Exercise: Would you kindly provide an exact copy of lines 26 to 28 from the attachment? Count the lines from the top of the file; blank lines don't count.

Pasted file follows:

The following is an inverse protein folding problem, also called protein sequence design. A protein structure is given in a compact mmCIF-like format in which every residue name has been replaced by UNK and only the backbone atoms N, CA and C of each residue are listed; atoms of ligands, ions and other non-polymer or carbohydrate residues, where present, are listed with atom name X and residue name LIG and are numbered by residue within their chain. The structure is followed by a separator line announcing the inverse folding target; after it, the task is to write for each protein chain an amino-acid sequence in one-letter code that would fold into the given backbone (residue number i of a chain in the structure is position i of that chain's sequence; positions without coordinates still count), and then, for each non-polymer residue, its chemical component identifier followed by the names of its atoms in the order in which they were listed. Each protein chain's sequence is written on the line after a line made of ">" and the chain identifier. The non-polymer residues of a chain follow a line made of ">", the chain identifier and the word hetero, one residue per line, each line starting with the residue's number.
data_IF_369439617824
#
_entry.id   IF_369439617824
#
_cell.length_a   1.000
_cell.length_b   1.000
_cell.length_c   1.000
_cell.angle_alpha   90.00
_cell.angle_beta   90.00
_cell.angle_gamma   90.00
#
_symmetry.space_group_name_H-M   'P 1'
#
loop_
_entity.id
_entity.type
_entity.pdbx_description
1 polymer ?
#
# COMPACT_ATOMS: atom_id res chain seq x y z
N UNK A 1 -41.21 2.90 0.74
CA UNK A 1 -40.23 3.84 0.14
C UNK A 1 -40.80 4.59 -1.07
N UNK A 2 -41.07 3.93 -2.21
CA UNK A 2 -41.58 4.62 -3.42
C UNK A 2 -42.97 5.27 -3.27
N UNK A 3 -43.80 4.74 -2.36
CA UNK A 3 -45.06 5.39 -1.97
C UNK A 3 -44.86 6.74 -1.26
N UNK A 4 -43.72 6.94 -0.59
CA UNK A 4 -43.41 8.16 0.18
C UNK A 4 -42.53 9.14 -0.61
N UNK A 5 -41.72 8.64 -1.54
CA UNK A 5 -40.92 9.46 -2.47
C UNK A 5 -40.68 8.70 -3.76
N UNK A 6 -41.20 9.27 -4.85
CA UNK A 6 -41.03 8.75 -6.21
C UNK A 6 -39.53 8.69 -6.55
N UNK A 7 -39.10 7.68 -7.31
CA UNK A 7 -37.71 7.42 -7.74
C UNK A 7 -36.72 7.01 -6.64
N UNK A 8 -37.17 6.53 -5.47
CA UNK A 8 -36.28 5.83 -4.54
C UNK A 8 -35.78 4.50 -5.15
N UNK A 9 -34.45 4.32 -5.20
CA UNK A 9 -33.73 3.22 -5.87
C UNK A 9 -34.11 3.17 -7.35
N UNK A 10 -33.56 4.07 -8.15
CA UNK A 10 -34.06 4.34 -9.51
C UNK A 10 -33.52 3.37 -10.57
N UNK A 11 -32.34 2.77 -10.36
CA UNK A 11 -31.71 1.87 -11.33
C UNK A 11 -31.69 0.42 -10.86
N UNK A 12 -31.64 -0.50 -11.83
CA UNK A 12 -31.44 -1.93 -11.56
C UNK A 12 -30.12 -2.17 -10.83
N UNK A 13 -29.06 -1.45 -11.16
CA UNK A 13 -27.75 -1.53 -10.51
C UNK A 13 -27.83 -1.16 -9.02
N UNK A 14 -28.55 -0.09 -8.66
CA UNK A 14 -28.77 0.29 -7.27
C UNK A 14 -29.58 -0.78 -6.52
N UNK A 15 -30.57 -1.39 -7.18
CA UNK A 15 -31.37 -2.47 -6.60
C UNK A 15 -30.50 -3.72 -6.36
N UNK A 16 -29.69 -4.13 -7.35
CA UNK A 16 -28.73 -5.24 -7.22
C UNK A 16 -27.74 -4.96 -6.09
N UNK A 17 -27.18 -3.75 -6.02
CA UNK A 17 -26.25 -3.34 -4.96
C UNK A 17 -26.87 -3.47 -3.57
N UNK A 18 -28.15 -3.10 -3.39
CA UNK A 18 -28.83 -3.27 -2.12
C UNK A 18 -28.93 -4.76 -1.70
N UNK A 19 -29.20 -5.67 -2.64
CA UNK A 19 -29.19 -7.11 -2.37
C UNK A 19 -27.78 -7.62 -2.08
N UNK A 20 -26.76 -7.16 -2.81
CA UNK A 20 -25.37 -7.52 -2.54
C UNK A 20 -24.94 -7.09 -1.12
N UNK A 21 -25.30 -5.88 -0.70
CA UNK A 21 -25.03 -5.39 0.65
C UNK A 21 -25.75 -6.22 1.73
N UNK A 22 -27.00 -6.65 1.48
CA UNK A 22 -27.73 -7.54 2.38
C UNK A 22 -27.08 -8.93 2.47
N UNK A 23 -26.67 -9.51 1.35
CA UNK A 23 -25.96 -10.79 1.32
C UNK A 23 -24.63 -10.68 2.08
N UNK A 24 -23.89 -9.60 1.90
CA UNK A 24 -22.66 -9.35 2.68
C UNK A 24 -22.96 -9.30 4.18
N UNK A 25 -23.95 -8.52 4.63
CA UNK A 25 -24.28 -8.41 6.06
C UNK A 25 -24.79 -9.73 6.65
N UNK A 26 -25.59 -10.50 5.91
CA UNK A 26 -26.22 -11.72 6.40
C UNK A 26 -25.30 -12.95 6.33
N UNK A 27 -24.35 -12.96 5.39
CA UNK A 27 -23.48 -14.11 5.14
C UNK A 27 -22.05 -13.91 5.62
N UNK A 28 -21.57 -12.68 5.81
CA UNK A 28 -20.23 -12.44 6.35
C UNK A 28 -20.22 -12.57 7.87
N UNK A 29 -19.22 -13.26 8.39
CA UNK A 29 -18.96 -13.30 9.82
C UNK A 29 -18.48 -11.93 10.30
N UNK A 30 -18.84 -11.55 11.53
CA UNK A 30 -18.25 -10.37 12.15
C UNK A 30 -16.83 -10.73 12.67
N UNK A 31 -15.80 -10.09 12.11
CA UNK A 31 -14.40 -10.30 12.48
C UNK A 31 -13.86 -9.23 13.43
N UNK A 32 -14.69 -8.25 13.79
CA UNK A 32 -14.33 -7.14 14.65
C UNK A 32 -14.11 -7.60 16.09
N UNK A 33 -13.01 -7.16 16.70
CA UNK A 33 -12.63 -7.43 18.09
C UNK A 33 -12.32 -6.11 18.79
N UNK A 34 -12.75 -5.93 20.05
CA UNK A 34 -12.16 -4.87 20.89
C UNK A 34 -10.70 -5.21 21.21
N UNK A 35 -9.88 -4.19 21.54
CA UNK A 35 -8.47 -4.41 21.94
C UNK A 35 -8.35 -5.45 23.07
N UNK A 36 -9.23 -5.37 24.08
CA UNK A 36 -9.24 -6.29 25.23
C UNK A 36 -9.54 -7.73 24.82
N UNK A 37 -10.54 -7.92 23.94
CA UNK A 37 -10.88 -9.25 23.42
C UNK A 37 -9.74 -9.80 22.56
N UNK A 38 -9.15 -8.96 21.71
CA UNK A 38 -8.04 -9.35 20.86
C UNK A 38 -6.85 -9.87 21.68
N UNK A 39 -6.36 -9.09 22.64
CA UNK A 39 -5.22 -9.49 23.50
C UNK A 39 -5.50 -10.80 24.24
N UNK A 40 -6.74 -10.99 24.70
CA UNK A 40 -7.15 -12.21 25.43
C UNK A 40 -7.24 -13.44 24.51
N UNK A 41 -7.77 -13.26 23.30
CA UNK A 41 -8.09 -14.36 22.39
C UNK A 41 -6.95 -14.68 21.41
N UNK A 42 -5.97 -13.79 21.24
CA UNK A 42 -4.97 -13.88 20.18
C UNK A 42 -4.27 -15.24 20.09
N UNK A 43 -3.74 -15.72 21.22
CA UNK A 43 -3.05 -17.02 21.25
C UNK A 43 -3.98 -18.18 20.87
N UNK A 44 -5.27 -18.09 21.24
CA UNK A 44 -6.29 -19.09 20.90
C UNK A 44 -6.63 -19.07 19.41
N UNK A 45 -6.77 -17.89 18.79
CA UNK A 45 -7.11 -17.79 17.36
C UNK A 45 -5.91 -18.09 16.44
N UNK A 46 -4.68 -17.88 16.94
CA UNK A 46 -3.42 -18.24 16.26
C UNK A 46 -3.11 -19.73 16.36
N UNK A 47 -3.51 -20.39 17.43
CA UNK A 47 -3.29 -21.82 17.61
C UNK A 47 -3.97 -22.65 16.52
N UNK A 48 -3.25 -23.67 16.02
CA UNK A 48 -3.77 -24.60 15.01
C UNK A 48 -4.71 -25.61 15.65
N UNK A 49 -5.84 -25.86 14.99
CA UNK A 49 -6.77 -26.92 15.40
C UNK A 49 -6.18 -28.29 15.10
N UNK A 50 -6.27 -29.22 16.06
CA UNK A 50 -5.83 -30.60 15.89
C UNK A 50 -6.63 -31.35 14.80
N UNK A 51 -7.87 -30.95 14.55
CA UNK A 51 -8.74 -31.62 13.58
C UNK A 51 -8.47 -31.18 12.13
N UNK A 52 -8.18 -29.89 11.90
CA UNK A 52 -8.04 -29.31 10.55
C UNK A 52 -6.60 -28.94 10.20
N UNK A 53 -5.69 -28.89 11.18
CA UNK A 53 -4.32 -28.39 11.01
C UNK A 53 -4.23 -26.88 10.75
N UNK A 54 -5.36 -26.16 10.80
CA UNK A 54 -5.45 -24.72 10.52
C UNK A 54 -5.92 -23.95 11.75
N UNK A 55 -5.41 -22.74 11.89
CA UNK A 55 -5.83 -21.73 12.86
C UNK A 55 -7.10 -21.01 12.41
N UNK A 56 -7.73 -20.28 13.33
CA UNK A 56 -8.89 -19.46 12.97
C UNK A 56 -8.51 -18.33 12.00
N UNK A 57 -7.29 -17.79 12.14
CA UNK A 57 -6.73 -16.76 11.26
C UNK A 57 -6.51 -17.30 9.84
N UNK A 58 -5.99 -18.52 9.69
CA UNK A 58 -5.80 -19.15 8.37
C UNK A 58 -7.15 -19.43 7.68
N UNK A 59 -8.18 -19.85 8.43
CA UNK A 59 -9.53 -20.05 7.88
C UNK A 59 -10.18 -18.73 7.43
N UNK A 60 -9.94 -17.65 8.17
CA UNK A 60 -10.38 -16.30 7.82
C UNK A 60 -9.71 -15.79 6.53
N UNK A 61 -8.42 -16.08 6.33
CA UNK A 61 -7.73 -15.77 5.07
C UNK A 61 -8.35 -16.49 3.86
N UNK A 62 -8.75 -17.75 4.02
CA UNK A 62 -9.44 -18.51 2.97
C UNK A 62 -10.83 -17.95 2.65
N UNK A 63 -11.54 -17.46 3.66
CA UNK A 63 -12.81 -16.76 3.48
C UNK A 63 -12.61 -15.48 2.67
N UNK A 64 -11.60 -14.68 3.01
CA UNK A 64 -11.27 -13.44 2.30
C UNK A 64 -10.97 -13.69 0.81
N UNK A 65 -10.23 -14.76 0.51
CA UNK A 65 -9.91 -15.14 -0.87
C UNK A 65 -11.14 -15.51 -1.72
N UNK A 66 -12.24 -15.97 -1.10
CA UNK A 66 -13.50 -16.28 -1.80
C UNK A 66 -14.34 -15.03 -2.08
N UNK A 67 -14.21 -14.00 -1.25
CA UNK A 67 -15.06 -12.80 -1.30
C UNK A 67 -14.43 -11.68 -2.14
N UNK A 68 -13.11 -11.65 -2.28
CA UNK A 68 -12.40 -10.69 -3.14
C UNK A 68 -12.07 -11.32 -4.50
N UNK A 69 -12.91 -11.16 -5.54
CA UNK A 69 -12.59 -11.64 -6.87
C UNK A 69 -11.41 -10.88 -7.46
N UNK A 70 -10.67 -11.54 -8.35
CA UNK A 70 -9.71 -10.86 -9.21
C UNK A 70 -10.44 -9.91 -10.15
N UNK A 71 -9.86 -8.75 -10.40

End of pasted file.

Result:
CA UNK A 2 -41.58 4.62 -3.42
C UNK A 2 -42.97 5.27 -3.27
N UNK A 3 -43.80 4.74 -2.36